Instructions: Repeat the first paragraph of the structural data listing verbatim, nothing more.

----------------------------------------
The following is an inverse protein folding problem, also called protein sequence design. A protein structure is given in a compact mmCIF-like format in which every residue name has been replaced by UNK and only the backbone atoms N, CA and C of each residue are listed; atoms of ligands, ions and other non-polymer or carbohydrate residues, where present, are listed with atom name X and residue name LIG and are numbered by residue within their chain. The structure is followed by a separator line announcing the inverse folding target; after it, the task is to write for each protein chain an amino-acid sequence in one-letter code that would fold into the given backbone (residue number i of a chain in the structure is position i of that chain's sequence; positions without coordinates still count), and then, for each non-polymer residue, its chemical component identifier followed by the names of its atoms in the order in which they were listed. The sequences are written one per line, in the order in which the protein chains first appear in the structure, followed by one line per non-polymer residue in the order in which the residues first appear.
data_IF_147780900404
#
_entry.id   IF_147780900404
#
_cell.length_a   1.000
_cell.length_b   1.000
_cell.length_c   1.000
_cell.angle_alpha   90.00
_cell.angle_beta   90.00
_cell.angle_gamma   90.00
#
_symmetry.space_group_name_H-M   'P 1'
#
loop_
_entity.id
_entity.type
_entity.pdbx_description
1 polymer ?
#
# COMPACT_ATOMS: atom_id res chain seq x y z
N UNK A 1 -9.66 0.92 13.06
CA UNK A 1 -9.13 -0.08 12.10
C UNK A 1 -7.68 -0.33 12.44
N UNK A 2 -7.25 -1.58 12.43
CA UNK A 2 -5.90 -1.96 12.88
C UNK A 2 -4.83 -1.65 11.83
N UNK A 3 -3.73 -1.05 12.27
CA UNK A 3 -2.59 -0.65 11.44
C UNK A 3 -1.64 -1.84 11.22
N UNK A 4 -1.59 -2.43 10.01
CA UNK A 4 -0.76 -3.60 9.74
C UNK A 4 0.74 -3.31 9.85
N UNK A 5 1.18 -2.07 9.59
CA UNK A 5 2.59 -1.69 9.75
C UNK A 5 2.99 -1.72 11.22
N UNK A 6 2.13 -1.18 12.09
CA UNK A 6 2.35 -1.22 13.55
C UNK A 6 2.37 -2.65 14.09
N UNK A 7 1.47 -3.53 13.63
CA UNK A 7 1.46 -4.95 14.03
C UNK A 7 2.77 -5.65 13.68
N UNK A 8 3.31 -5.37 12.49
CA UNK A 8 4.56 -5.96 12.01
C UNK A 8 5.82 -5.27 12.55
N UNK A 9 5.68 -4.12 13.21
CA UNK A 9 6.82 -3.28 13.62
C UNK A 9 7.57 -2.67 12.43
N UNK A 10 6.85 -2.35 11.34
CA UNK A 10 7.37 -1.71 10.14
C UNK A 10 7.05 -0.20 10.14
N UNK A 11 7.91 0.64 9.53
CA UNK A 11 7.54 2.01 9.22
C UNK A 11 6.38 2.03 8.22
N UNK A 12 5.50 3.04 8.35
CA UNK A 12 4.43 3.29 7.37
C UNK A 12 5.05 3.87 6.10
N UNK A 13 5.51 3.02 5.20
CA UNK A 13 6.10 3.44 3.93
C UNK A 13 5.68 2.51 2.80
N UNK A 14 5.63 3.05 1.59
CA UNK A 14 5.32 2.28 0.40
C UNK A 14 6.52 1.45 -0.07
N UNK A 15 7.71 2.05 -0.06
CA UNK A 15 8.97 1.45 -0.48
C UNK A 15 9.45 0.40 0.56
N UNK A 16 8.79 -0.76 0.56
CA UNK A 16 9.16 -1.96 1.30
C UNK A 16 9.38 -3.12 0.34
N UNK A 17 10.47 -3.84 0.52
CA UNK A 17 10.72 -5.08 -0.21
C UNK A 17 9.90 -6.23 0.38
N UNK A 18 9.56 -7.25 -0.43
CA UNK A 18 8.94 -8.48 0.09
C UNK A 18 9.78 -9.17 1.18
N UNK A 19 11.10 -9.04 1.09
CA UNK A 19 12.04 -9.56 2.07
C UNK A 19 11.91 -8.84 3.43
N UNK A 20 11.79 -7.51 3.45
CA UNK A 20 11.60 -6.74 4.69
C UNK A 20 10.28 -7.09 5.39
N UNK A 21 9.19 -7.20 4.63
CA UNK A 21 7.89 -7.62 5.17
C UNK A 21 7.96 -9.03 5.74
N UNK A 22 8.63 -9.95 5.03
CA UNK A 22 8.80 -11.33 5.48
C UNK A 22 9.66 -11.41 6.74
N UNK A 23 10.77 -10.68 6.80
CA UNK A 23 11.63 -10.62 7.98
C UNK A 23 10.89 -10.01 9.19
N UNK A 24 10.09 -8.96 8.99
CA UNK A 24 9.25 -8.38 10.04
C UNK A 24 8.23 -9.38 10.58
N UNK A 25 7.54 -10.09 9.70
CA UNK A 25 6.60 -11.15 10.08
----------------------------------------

The following is an inverse protein folding problem, also called protein sequence design. A protein structure is given in a compact mmCIF-like format in which every residue name has been replaced by UNK and only the backbone atoms N, CA and C of each residue are listed; atoms of ligands, ions and other non-polymer or carbohydrate residues, where present, are listed with atom name X and residue name LIG and are numbered by residue within their chain. The structure is followed by a separator line announcing the inverse folding target; after it, the task is to write for each protein chain an amino-acid sequence in one-letter code that would fold into the given backbone (residue number i of a chain in the structure is position i of that chain's sequence; positions without coordinates still count), and then, for each non-polymer residue, its chemical component identifier followed by the names of its atoms in the order in which they were listed. The sequences are written one per line, in the order in which the protein chains first appear in the structure, followed by one line per non-polymer residue in the order in which the residues first appear.